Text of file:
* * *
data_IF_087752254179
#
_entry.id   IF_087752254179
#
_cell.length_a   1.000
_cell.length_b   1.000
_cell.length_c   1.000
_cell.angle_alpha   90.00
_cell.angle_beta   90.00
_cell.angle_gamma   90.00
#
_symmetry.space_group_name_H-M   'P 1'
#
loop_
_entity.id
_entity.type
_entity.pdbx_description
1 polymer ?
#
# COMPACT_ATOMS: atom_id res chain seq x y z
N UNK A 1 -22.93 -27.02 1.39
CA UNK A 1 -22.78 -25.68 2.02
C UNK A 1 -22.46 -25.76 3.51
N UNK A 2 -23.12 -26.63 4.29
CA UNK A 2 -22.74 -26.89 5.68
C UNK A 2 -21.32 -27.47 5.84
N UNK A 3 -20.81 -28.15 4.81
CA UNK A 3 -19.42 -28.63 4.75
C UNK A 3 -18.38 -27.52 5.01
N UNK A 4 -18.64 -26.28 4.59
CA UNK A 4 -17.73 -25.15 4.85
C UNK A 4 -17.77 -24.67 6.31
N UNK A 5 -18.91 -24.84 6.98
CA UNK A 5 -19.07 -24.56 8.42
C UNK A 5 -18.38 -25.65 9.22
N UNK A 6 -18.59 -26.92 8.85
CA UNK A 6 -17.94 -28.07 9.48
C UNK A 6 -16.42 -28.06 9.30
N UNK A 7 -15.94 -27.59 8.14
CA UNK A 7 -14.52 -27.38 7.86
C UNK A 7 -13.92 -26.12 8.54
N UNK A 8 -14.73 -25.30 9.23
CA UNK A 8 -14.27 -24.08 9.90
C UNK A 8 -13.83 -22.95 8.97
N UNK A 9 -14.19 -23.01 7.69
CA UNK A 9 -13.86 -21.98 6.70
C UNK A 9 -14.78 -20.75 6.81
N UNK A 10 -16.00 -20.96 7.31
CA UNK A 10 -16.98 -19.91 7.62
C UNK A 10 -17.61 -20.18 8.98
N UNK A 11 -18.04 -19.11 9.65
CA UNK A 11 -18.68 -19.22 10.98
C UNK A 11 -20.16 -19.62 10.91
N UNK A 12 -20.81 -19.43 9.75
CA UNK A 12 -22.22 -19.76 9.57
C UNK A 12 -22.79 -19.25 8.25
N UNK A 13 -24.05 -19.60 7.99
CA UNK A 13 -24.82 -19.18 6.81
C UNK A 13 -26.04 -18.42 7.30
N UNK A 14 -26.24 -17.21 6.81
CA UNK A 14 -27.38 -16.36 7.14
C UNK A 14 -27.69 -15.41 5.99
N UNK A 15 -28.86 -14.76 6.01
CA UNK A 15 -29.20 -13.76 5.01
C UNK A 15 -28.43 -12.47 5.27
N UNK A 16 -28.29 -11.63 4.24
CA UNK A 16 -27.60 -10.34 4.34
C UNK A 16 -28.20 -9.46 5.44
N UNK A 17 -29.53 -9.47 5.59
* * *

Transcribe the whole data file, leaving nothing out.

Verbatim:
data_IF_087752254179
#
_entry.id   IF_087752254179
#
_cell.length_a   1.000
_cell.length_b   1.000
_cell.length_c   1.000
_cell.angle_alpha   90.00
_cell.angle_beta   90.00
_cell.angle_gamma   90.00
#
_symmetry.space_group_name_H-M   'P 1'
#
loop_
_entity.id
_entity.type
_entity.pdbx_description
1 polymer ?
#
# COMPACT_ATOMS: atom_id res chain seq x y z
N UNK A 1 -22.93 -27.02 1.39
CA UNK A 1 -22.78 -25.68 2.02
C UNK A 1 -22.46 -25.76 3.51
N UNK A 2 -23.12 -26.63 4.29
CA UNK A 2 -22.74 -26.89 5.68
C UNK A 2 -21.32 -27.47 5.84
N UNK A 3 -20.81 -28.15 4.81
CA UNK A 3 -19.42 -28.63 4.75
C UNK A 3 -18.38 -27.52 5.01
N UNK A 4 -18.64 -26.28 4.59
CA UNK A 4 -17.73 -25.15 4.85
C UNK A 4 -17.77 -24.67 6.31
N UNK A 5 -18.91 -24.84 6.98
CA UNK A 5 -19.07 -24.56 8.42
C UNK A 5 -18.38 -25.65 9.22
N UNK A 6 -18.59 -26.92 8.85
CA UNK A 6 -17.94 -28.07 9.48
C UNK A 6 -16.42 -28.06 9.30
N UNK A 7 -15.94 -27.59 8.14
CA UNK A 7 -14.52 -27.38 7.86
C UNK A 7 -13.92 -26.12 8.54
N UNK A 8 -14.73 -25.30 9.23
CA UNK A 8 -14.27 -24.08 9.90
C UNK A 8 -13.83 -22.95 8.97
N UNK A 9 -14.19 -23.01 7.69
CA UNK A 9 -13.86 -21.98 6.70
C UNK A 9 -14.78 -20.75 6.81
N UNK A 10 -16.00 -20.96 7.31
CA UNK A 10 -16.98 -19.91 7.62
C UNK A 10 -17.61 -20.18 8.98
N UNK A 11 -18.04 -19.11 9.65
CA UNK A 11 -18.68 -19.22 10.98
C UNK A 11 -20.16 -19.62 10.91
N UNK A 12 -20.81 -19.43 9.75
CA UNK A 12 -22.22 -19.76 9.57
C UNK A 12 -22.79 -19.25 8.25
N UNK A 13 -24.05 -19.60 7.99
CA UNK A 13 -24.82 -19.18 6.81
C UNK A 13 -26.04 -18.42 7.30
N UNK A 14 -26.24 -17.21 6.81
CA UNK A 14 -27.38 -16.36 7.14
C UNK A 14 -27.69 -15.41 5.99
N UNK A 15 -28.86 -14.76 6.01
CA UNK A 15 -29.20 -13.76 5.01
C UNK A 15 -28.43 -12.47 5.27
N UNK A 16 -28.29 -11.63 4.24
CA UNK A 16 -27.60 -10.34 4.34
C UNK A 16 -28.20 -9.46 5.44
N UNK A 17 -29.53 -9.47 5.59